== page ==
Why mothers sometimes need help with breastfeeding

09 March 2017

Breastfeeding is a perfectly natural function and women have been doing it for all of human history. So why would anyone need help with such a natural biological function?

Unfortunately, modern, Western life has not been very conducive to breastfeeding. Due to the loss of extended family, most young girls do not see much breastfeeding while growing up. However, human mothers have all the right instincts to feed their baby, and may only need some encouragement to trust those instincts, and a little bit of guidance along the way.

Most women initiate breastfeeding because they understand its importance to their babies and themselves. Sadly, many give up earlier than they planned due to problems such as sore nipples, inadequate milk production, and infant difficulties with breastfeeding. Most of these are either avoidable or manageable when mothers receive the necessary support.

When women receive incorrect or conflicting information, or are discouraged by unsupportive or uninformed health professionals, relatives or friends, it undermines their confidence in their ability to breastfeed successfully.

International Board Certified Lactation Consultants (IBCLCs) help mothers overcome breastfeeding difficulties and thereby increase duration of breastfeeding.

An IBCLC:

  • is a specialist in lactation management
  • has clinical expertise in and specialized knowledge of lactation
  • provides skilled technical management of breastfeeding problems
  • has been certified by the International Board of Lactation Consultant Examiners (IBLCE).
  • The IBCLC credential is widely recognised as the gold standard in breastfeeding expertise. IBCLCs have passed a rigorous certification exam and keep their knowledge and skills up to date through a compulsory recertification programme.

WHY BREASTFEEDING MATTERS

The clichés that you’ve probably read 100 times before…

…easy, hassle free, convenient, cheap, always fresh, at the right temperature, nothing to prepare, buy or clean, not having to get up at night… etcetera, etcetera.

What you may NOT know…

Colostrum (milk produced in the first days after birth): is your baby’s first vaccination against bacteria and viruses, contains high doses of vitamins, has a laxative effect (helping baby get rid of meconium, which reduces the risk of jaundice), contributes to the establishment of the good bacteria in baby’s digestive tract.

Babies who are NOT BREASTFED, have a HIGHER RISK of:
Allergies, bronchiolitis, asthma, pneumonia, ear infections, meningitis, diabetes type 1 & 2 obesity, high cholesterol, diarrhoea, urinary tract infections, cavities and orthodontic work, pain during immunizations & other procedures, speech impediments, lymphoma, leukemia, Hodgkin’s disease and breast cancer.

Breastfeeding promotes/enhances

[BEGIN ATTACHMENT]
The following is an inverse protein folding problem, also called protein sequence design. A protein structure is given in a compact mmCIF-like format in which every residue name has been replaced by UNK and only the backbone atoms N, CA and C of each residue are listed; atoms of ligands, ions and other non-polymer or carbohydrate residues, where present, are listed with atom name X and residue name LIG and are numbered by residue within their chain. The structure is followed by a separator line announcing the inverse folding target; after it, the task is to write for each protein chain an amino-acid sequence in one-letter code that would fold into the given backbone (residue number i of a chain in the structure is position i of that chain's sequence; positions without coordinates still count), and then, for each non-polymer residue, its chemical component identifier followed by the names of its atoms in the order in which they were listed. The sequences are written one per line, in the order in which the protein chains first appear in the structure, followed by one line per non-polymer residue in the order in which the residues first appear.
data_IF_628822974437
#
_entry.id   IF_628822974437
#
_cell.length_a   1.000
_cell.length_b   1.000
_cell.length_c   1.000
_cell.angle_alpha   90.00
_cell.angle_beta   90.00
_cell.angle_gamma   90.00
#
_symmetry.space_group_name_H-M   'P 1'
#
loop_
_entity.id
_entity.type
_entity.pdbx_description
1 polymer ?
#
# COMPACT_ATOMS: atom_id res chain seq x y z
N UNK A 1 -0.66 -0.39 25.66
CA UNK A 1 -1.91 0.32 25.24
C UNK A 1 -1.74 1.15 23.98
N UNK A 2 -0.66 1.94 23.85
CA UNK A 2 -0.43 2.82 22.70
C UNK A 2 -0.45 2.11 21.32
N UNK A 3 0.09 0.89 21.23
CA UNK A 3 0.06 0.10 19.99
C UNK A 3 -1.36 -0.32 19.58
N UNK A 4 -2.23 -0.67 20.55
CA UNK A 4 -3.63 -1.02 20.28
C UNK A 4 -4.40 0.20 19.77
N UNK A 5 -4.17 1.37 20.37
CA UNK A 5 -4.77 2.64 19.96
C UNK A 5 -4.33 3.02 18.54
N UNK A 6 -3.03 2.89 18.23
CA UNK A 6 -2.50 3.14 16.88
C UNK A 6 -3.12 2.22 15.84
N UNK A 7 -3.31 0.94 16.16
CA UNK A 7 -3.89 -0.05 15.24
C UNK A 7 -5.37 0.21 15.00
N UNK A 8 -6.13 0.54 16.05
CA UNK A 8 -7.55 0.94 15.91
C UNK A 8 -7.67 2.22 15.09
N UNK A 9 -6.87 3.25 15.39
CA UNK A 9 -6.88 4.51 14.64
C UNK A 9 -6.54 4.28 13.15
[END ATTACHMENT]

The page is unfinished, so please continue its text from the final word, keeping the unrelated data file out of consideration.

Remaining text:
Higher IQ score, the effectiveness of vaccines, better jaw development, physical closeness and bonding, and it can be lifesaving for a premature baby

Benefits for you
Helps shrink the uterus back to its “new normal”, decreases bleeding after birth, menstruation returns much later, extends the time between pregnancies, return to your pre-pregnancy weight earlier, decreases the risk of breast and ovarian cancer, hip fractures, osteoporosis, multiple sclerosis, hormones help you to feel relaxed and peaceful, decrease in health care costs, environmentally friendly.

REMEMBER! No matter how “NEW & IMPROVED” infant formula claims to be, all it can do is to provide nutrition. It cannot achieve any of the benefits listed above. Formula can have many unpleasant side-effects and long term health implications for you and your baby. Make an informed decision, and surround yourself with a support team to help you if the going gets tough.

GETTING OFF TO A GOOD START

“Newborns know how to find the breast and they know what to do when they get there – if we don’t mess it up.” ~ Dr Jack Newman

Keep your baby with you!

  • Keep any separation from your baby to a minimum
  • Hold your baby on your chest as much as possible while you recline comfortably. You can do this skin–to–skin or clothed. This position helps to release all the necessary reflexes and instincts in both mother and baby.
  • This is especially important if you have had a caesarean birth, assisted delivery and/or medicated birth (epidural)

Never force a baby onto the breast

  • Let your baby set the pace in the first hour or two. Keep baby on your chest while you lay back and relax.
  • Pushing baby’s head towards the breast interferes with his latching reflexes, and causes him to push his head back or flex forward.
  • Position your baby lying on his tummy on your chest with access to the breast, nose–to–nipple, arms either side of the breast. When his face touches your nipple he may open wide and latch.

Respond to your baby’s early feeding cues

  • These include wriggling, opening and closing his mouth, bringing hands to mouth and rooting
  • Latching and feeding tend to be easier at these times
  • If you wait until your baby is crying from hunger, his tongue will be in the wrong position, and he may become distressed, which makes latching difficult
  • Your baby will probably need to feed 8-12 times in 24 hours

Get help ASAP if things are not going well

Visit The Breastfeeding Clinic at the recommended times for professional breastfeeding advice
This is an extract from The Breastfeeding Guide compiled by Erica Neser IBCLC, Leana Habeck IBCLC and Ida Pistorius IBCLC. For more information on The Breastfeeding Clinic, please visit www.lactationconsultants.wordpress.com.

Guest written by Erica Neser from BABY SLEEP ZZZONE



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